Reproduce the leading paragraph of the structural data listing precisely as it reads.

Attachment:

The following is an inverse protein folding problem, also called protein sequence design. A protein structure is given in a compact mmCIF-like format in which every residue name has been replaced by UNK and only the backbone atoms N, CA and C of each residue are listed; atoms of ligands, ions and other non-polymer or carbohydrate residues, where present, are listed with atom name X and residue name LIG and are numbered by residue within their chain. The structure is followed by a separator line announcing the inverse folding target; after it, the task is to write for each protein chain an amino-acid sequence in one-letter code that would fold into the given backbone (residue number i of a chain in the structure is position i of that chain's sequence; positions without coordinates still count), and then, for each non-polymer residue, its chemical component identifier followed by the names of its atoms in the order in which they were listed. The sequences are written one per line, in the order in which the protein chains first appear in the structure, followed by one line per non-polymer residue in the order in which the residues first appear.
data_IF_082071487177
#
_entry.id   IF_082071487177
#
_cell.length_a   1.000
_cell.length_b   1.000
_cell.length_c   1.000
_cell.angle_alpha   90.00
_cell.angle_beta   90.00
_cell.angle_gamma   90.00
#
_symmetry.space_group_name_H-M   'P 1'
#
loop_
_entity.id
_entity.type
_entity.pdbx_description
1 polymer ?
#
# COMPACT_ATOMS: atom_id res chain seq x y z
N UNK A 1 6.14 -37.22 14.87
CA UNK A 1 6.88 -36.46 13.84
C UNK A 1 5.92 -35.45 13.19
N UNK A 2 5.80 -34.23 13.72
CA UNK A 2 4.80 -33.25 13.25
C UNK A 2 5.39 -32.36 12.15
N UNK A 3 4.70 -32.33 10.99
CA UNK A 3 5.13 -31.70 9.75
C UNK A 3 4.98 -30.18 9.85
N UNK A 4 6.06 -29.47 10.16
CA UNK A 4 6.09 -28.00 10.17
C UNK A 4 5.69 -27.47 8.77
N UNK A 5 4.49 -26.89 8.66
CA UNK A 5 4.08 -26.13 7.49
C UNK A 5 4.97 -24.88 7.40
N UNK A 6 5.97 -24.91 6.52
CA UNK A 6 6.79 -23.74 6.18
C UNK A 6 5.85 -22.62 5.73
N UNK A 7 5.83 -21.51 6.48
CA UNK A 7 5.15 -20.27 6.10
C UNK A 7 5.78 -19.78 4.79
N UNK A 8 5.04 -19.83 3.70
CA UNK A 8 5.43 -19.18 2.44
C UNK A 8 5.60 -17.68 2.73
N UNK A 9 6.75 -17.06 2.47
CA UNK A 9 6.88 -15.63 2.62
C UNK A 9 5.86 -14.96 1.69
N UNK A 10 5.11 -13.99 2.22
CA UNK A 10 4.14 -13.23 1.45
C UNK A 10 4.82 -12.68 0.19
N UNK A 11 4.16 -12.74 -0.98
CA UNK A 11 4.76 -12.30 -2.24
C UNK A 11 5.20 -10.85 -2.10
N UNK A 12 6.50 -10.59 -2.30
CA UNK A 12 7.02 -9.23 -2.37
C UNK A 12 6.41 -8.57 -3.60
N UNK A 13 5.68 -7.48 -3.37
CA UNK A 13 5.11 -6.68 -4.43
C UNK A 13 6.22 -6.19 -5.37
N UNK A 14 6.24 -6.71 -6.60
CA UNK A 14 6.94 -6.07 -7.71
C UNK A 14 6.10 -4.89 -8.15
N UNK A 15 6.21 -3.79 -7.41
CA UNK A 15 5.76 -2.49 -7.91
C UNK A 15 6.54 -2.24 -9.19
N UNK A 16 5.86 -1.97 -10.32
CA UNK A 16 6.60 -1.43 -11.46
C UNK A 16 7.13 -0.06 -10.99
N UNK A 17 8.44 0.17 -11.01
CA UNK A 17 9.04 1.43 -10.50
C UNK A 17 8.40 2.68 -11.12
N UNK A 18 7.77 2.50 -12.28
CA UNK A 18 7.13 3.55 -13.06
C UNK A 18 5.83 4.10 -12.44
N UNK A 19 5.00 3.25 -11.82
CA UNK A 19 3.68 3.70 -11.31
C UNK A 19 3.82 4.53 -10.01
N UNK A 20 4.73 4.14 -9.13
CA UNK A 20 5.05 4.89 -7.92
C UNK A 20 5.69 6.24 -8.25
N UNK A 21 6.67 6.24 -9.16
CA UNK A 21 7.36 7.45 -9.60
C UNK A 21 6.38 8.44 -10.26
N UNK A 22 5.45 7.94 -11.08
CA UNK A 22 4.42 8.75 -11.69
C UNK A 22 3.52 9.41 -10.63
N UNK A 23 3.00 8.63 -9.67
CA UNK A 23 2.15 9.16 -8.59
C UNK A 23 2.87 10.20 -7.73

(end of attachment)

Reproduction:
The following is an inverse protein folding problem, also called protein sequence design. A protein structure is given in a compact mmCIF-like format in which every residue name has been replaced by UNK and only the backbone atoms N, CA and C of each residue are listed; atoms of ligands, ions and other non-polymer or carbohydrate residues, where present, are listed with atom name X and residue name LIG and are numbered by residue within their chain. The structure is followed by a separator line announcing the inverse folding target; after it, the task is to write for each protein chain an amino-acid sequence in one-letter code that would fold into the given backbone (residue number i of a chain in the structure is position i of that chain's sequence; positions without coordinates still count), and then, for each non-polymer residue, its chemical component identifier followed by the names of its atoms in the order in which they were listed. The sequences are written one per line, in the order in which the protein chains first appear in the structure, followed by one line per non-polymer residue in the order in which the residues first appear.